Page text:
TL   Well, I think, just like the song goes, there might be some historical moments that would be interesting to be a part of, but it would be really hard to slip into it unnoticed, unless you go dressed for the period I guess. I think what most people think of when going back to the past is revisiting pivotal moments in their own life, like maybe they could have changed things, but we all know how that turns out with the paradox factor. I can think of a few moments in my own life, where things would be vastly different. But then I’d come back and realized I created a black hole or everyone’s dying from some strange disease I introduced by accident, maybe a bad venereal disease because I somehow changed the course of events that led my past self into sleeping with someone I shouldn’t have. So yeah I come back 20 years later, and the whole world is a wasteland.

PROGARCHY  Maybe that should be the plot for the next Spock’s Beard concept album?

TL   (laughs) Yeah, there are not enough venereal diseases in concept albums.

PROGARCHY  Or in prog in general.

PROGARCHY  After your European Tour in September and October, Spock’s Beard is going to play Cruise to the Edge in November, which will be on the same ship you guys performed on at last year’s Progressive Nation at Sea. What was it like performing on a boat in the middle of an ocean?

TL   Yeah! Washy Washy, Happy Happy! Yeah that’s going to be really nice, and I’m going to be doing double duty again! Well, when we were in the theater, it was kind of a rocky night and you could actually feel it while on stage- even just walking around. It just made you feel like you were drunk, which you know. I’m familiar with performing drunk. That’s happened, but not often. I usually don’t drink that much when it comes to prog, but I have done plenty of cover band gigs where I’m like “Oh my God, I don’t even know how I’m going to do this third set!” I usually have like a beer before, a beer on stage, or maybe two. So by the end of the show, there might be three beers in my system, but it’s usually a two hour show, so it’s pretty tame. And then afterwards it’s a completely different animal, especially when you know you’re getting on the bus in a total controlled environment. You spend three weeks out on the road and you just have to come home and detox. I can’t imagine if we were out there, like some of the big bands, for six months at a time. I would be just like Keith Richards. I would totally just look like that by now already.

PROGARCHY  (Laughs) Let’s get back to the cruise… how was it playing the outside pool deck area?

TL   Oh, that was amazing! Especially when I opened with Transatlantic. You could see the port going by and the boat getting up to speed, so you could really feel it. It was really super windy. I needed the music for that band, but my charts were just flying all over the place. Luckily, the guitar tech saw it and started taping it down for me. But it was incredible. And the reception was awesome for both bands, but especially for Spock’s Beard on that first night, by the pool… that was really cool. And when everyone knows that Neal’s on the boat, to get that kind of reception out of the crowd was pretty cool for me. Then of course the second night in the theater when he came out and did the thing, that was just so cool. I think the weirdest part of that night for me was singing “Walking on The Wind” with Neal right in the front row. I was like, “Well damn, you should sing this  too, dude!” But it was cool, it turned out really cool.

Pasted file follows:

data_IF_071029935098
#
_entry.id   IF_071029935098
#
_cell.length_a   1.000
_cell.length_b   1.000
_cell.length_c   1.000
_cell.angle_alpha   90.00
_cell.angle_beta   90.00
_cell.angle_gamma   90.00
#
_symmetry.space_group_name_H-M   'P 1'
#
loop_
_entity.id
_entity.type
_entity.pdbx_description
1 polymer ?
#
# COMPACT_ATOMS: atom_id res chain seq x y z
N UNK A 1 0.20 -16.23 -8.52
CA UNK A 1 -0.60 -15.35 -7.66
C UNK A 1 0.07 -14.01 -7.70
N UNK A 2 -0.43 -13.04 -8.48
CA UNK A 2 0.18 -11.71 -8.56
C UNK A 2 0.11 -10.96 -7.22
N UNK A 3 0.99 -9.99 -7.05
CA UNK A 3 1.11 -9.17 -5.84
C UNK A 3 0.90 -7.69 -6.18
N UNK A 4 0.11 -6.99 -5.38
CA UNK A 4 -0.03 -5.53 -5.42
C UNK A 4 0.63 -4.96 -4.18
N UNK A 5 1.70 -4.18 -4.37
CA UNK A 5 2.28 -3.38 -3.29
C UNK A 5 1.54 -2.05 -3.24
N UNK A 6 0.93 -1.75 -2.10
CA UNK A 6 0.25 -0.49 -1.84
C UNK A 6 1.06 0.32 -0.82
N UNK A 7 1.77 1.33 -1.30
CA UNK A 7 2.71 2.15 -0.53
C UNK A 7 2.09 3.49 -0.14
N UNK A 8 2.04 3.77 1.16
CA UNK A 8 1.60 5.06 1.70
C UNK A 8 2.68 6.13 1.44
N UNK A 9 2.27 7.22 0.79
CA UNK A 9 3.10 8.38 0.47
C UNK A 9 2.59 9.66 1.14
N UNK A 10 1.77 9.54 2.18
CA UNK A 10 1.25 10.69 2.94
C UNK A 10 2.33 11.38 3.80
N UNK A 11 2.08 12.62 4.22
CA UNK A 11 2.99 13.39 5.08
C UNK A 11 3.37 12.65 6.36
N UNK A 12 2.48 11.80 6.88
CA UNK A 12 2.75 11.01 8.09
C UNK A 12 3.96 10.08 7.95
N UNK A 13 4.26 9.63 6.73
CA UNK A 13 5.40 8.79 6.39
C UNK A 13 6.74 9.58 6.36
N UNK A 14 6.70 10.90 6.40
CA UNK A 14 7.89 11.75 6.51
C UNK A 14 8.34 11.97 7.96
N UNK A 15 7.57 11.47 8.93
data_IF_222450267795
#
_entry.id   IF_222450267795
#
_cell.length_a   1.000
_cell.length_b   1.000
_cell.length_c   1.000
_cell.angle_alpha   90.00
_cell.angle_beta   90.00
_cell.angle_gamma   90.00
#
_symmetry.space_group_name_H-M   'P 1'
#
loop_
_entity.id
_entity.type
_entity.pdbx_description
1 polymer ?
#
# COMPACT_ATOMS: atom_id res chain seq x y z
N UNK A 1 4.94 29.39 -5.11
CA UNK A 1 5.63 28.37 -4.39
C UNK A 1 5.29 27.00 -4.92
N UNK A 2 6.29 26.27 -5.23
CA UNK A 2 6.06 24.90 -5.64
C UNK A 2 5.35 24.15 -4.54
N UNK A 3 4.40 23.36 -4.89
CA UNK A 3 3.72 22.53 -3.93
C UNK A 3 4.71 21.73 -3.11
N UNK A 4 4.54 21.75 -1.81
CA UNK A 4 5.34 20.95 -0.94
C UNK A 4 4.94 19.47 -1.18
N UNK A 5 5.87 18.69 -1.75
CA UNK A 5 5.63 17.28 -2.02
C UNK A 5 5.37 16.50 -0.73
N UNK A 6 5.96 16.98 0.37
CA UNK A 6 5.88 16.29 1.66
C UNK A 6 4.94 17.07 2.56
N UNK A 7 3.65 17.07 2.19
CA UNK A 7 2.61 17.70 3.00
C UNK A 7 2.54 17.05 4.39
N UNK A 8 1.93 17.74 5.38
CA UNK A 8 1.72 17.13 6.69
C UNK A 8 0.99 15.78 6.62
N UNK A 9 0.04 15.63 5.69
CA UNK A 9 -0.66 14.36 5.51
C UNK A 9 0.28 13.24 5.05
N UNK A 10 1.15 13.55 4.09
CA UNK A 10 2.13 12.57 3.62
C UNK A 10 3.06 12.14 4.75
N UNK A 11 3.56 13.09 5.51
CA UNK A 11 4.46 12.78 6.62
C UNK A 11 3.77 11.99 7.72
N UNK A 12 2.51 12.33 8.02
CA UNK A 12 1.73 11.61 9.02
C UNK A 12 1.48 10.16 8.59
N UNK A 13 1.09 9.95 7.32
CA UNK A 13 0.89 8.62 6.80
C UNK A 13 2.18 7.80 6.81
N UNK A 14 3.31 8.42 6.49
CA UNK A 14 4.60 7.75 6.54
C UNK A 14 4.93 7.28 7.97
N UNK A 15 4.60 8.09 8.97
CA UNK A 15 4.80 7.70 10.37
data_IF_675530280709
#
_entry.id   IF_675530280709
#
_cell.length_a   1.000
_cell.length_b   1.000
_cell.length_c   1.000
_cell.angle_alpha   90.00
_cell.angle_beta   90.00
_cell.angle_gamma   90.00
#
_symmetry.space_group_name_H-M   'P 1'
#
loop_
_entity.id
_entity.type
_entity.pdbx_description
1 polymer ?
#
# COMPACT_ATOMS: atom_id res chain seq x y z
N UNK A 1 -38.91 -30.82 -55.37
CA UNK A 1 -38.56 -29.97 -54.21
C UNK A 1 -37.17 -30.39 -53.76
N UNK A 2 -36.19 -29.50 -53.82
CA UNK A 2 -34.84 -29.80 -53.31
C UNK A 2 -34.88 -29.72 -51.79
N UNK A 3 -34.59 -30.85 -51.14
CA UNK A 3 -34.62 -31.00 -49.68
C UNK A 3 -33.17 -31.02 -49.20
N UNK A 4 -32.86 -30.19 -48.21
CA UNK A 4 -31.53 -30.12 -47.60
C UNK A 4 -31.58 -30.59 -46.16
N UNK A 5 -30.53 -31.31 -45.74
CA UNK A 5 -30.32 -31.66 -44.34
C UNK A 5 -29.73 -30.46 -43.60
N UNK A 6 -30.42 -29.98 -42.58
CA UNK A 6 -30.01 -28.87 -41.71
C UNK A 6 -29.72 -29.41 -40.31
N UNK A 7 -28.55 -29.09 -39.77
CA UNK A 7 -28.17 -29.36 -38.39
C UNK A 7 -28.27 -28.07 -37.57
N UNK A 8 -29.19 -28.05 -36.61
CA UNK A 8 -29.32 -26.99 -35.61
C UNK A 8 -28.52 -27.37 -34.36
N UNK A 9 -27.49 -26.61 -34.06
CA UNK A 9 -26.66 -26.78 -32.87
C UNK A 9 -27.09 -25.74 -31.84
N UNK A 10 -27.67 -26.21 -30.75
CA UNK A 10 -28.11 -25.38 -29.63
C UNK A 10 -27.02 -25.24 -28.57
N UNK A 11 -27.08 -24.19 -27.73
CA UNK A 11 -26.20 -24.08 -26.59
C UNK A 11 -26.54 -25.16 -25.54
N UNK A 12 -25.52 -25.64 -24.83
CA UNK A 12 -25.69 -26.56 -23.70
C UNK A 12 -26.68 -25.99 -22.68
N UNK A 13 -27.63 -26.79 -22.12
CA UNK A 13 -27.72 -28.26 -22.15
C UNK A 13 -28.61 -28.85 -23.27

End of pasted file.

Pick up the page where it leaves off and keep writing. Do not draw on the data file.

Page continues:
PROGARCHY  And here, I will add my Chris Farley style Interview question… remember when I saw you guys play at Progressive Nation at Sea, while I was in the hot tub? That was Awesome!

TL   (Laughs) Yeah, hopefully I have time to do that for some bands on this one, maybe Marillion. That’d be cool!

PROGARCHY  Ted, thanks so much for your time. Congratulations on the new Spock’s Beard album and good luck with the tour! I’ll see you at the CalProg show on the 29th!

TL   Cool! I’ll see you there!

Prog 2013 – An Unordered List

Last year was an incredible year for Progressive Music (note: upper case), but in my opinion, 2013 has been even better. Thanks to this community (Progarchy) and the ever-lively Big Big Train Facebook group, I have been exposed to more new prog in 2013 than in any year since the halcyon days of the early 70s. As a result, my wallet has been considerably lightened, but my musical universe has been enriched way beyond mere monetary value.

What follows is a brief review of my top ten purchases in 2013 – albums received for review or borrowed from friends are not included, however much I enjoyed them. The list is alphabetic, as each of these albums is my favourite when I’m listening to it, depending on my mood.

Steven WilsonThe Raven That Refused To Sing: A superb album from start to finish, replete with powerful, hard-rocking passages, beautiful melodies, jazzy interludes, lush arrangements, and oodles of emotion (not something SW is renowned for). Much as I enjoy SW’s guitar playing, I’m delighted that he has handed over most of the guitar work to the incredible Guthrie Govan and stepped back to be more of a musical director – he has always been an excellent songwriter, but I think his compositions have benefitted greatly from this change of focus. I also think this is Wilson’s strongest and most confident vocal performance ever. Of course the rest of the band members are all outstanding, but in particular I love Wilson’s use of Theo Travis’ woodwinds to add an extra dimension that was sometimes lacking in the Porcupine Tree soundscape.